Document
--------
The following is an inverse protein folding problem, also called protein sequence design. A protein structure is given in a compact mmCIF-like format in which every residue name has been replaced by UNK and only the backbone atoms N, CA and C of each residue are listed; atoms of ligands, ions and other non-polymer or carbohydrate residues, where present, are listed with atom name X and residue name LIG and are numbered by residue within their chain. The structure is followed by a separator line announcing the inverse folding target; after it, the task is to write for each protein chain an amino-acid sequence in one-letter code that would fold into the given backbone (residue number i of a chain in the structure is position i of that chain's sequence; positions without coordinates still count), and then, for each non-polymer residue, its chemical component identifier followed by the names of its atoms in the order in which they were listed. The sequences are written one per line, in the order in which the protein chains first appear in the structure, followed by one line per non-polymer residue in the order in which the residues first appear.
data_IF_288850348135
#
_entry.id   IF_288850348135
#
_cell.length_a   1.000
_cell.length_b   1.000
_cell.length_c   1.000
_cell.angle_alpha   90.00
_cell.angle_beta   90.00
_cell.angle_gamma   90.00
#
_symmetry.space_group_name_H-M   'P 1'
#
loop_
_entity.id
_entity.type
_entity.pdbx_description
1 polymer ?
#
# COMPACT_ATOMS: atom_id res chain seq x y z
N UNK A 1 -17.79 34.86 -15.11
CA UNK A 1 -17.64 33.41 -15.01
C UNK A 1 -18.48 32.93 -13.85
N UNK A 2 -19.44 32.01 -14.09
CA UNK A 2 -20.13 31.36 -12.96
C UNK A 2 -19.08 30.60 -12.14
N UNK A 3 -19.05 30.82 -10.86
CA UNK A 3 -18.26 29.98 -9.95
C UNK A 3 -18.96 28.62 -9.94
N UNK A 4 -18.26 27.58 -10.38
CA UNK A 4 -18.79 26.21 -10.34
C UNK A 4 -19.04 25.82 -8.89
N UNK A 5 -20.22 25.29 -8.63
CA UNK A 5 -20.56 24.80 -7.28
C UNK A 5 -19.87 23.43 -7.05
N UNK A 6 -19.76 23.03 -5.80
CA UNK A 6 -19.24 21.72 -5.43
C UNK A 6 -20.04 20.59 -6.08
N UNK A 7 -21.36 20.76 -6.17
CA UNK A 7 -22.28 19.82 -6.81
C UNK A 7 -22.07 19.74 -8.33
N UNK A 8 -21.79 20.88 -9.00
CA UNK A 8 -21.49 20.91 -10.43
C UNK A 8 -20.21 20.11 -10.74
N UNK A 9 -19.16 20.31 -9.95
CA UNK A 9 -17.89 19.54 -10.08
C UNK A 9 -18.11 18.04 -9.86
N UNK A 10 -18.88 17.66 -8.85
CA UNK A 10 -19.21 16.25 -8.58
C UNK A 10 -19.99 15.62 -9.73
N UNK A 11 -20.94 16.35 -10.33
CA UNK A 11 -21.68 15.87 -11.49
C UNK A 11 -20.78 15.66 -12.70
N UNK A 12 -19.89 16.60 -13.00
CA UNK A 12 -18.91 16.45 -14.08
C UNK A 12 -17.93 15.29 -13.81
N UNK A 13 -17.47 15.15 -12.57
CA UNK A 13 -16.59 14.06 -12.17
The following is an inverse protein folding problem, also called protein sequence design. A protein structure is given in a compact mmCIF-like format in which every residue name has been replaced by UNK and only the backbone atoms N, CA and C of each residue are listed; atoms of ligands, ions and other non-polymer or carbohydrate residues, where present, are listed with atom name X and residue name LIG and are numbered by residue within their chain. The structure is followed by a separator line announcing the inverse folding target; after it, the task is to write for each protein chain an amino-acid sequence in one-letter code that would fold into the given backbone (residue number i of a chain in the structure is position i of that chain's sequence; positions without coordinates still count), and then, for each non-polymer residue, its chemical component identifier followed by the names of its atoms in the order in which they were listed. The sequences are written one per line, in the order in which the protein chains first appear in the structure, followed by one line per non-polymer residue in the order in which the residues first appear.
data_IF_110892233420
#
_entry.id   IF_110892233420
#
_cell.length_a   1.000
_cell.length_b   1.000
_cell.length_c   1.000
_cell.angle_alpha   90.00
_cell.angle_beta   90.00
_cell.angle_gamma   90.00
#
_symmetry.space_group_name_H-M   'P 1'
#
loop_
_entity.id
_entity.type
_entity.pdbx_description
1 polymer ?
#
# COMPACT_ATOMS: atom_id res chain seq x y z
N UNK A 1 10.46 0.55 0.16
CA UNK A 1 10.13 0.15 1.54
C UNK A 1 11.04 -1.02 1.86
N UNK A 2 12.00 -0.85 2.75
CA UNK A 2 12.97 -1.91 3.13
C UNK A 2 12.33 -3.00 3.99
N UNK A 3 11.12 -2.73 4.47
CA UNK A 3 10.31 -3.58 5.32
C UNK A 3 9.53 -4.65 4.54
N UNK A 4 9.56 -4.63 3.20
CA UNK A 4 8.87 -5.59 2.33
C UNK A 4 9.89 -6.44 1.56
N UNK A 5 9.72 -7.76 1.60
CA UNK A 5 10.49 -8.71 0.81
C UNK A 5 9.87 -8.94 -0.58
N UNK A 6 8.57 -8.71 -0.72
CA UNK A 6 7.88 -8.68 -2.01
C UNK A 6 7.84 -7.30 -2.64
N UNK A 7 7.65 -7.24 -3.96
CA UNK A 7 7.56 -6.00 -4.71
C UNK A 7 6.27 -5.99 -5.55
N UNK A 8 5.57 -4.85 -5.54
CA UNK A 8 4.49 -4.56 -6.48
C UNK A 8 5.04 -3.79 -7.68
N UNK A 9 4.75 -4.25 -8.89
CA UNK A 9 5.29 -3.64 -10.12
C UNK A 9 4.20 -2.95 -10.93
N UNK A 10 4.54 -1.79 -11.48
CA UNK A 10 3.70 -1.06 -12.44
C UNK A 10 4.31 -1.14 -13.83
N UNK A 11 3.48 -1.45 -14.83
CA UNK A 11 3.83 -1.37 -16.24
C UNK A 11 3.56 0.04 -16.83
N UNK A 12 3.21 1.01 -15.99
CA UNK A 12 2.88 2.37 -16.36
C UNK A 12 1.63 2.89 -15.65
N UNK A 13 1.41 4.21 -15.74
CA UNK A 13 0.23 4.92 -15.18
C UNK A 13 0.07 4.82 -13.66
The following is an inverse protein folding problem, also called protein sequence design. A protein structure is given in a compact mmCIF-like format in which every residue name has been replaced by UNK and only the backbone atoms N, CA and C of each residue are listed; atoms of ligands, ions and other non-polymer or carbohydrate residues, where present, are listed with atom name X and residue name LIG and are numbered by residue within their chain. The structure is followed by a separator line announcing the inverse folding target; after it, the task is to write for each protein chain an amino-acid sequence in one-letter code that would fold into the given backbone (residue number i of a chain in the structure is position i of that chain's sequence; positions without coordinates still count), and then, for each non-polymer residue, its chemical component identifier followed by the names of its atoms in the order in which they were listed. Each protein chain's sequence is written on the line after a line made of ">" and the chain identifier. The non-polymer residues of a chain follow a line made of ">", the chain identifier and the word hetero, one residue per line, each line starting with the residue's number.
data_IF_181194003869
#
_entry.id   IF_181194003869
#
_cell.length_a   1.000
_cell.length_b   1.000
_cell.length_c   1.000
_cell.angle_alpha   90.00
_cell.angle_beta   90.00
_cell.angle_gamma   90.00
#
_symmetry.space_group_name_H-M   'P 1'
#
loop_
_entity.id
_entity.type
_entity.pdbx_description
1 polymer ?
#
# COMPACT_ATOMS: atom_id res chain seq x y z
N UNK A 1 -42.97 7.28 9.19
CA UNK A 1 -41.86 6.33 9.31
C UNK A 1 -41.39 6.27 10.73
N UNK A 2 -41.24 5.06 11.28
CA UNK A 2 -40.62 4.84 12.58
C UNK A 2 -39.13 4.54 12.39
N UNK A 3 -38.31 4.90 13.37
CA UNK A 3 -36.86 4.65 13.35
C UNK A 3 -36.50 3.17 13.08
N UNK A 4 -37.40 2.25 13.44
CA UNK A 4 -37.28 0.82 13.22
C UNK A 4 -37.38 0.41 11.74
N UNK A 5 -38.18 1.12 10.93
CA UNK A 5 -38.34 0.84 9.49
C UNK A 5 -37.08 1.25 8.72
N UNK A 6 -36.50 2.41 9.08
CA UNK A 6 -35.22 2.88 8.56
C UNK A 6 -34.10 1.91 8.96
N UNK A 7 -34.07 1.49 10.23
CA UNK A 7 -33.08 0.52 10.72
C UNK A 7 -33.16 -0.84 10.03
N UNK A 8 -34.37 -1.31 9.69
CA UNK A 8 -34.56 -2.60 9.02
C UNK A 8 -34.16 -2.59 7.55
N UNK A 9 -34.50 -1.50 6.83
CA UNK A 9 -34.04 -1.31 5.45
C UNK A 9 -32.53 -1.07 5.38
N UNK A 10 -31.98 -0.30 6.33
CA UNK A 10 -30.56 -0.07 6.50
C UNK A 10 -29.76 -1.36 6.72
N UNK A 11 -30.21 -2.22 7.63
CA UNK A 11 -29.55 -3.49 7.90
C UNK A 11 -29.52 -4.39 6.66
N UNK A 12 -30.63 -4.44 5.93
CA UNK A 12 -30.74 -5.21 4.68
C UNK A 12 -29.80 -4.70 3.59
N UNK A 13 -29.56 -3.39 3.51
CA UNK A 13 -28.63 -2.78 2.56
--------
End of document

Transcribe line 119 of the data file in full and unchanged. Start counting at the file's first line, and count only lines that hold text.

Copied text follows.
C UNK A 13 0.07 4.82 -13.66